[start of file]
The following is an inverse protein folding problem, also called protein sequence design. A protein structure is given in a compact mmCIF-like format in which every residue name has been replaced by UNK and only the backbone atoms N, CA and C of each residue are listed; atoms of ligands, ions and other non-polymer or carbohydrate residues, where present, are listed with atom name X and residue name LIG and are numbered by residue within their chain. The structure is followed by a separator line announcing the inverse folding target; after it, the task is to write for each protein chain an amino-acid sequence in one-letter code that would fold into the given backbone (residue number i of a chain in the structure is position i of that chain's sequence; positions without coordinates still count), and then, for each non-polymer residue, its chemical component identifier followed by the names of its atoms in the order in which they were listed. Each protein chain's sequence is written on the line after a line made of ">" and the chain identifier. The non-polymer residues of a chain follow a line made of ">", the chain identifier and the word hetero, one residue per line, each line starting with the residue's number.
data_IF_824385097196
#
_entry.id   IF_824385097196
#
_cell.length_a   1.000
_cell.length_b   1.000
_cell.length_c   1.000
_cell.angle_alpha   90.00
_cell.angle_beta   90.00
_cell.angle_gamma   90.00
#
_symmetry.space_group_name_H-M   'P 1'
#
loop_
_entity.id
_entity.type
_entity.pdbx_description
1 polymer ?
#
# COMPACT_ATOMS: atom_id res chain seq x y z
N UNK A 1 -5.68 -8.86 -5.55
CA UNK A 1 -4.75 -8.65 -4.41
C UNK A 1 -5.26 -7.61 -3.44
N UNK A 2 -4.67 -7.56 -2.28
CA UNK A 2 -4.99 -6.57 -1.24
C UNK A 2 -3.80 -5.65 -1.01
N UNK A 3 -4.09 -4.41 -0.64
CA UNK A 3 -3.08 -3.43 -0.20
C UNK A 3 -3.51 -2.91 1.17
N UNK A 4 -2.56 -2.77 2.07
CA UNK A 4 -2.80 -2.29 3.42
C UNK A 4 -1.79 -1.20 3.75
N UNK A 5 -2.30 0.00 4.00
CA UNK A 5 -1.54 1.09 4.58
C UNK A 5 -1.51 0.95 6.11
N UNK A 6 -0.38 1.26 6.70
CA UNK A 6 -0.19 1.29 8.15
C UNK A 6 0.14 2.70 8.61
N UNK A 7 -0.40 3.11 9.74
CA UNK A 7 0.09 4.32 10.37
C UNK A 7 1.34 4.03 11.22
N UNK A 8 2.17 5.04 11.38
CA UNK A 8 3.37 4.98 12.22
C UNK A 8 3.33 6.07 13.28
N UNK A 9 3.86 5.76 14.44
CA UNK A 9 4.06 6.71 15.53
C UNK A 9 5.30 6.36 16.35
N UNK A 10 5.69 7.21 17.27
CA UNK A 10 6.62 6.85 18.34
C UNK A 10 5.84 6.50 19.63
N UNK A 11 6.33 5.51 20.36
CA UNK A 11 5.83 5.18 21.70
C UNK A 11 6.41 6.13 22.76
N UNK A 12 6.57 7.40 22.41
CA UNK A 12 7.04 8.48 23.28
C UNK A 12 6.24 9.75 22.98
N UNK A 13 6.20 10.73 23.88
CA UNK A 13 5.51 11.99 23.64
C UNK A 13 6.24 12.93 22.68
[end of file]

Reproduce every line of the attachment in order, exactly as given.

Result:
The following is an inverse protein folding problem, also called protein sequence design. A protein structure is given in a compact mmCIF-like format in which every residue name has been replaced by UNK and only the backbone atoms N, CA and C of each residue are listed; atoms of ligands, ions and other non-polymer or carbohydrate residues, where present, are listed with atom name X and residue name LIG and are numbered by residue within their chain. The structure is followed by a separator line announcing the inverse folding target; after it, the task is to write for each protein chain an amino-acid sequence in one-letter code that would fold into the given backbone (residue number i of a chain in the structure is position i of that chain's sequence; positions without coordinates still count), and then, for each non-polymer residue, its chemical component identifier followed by the names of its atoms in the order in which they were listed. Each protein chain's sequence is written on the line after a line made of ">" and the chain identifier. The non-polymer residues of a chain follow a line made of ">", the chain identifier and the word hetero, one residue per line, each line starting with the residue's number.
data_IF_824385097196
#
_entry.id   IF_824385097196
#
_cell.length_a   1.000
_cell.length_b   1.000
_cell.length_c   1.000
_cell.angle_alpha   90.00
_cell.angle_beta   90.00
_cell.angle_gamma   90.00
#
_symmetry.space_group_name_H-M   'P 1'
#
loop_
_entity.id
_entity.type
_entity.pdbx_description
1 polymer ?
#
# COMPACT_ATOMS: atom_id res chain seq x y z
N UNK A 1 -5.68 -8.86 -5.55
CA UNK A 1 -4.75 -8.65 -4.41
C UNK A 1 -5.26 -7.61 -3.44
N UNK A 2 -4.67 -7.56 -2.28
CA UNK A 2 -4.99 -6.57 -1.24
C UNK A 2 -3.80 -5.65 -1.01
N UNK A 3 -4.09 -4.41 -0.64
CA UNK A 3 -3.08 -3.43 -0.20
C UNK A 3 -3.51 -2.91 1.17
N UNK A 4 -2.56 -2.77 2.07
CA UNK A 4 -2.80 -2.29 3.42
C UNK A 4 -1.79 -1.20 3.75
N UNK A 5 -2.30 0.00 4.00
CA UNK A 5 -1.54 1.09 4.58
C UNK A 5 -1.51 0.95 6.11
N UNK A 6 -0.38 1.26 6.70
CA UNK A 6 -0.19 1.29 8.15
C UNK A 6 0.14 2.70 8.61
N UNK A 7 -0.40 3.11 9.74
CA UNK A 7 0.09 4.32 10.37
C UNK A 7 1.34 4.03 11.22
N UNK A 8 2.17 5.04 11.38
CA UNK A 8 3.37 4.98 12.22
C UNK A 8 3.33 6.07 13.28
N UNK A 9 3.86 5.76 14.44
CA UNK A 9 4.06 6.71 15.53
C UNK A 9 5.30 6.36 16.35
N UNK A 10 5.69 7.21 17.27
CA UNK A 10 6.62 6.85 18.34
C UNK A 10 5.84 6.50 19.63
N UNK A 11 6.33 5.51 20.36
CA UNK A 11 5.83 5.18 21.70
C UNK A 11 6.41 6.13 22.76
N UNK A 12 6.57 7.40 22.41
CA UNK A 12 7.04 8.48 23.28
C UNK A 12 6.24 9.75 22.98
N UNK A 13 6.20 10.73 23.88
CA UNK A 13 5.51 11.99 23.64
C UNK A 13 6.24 12.93 22.68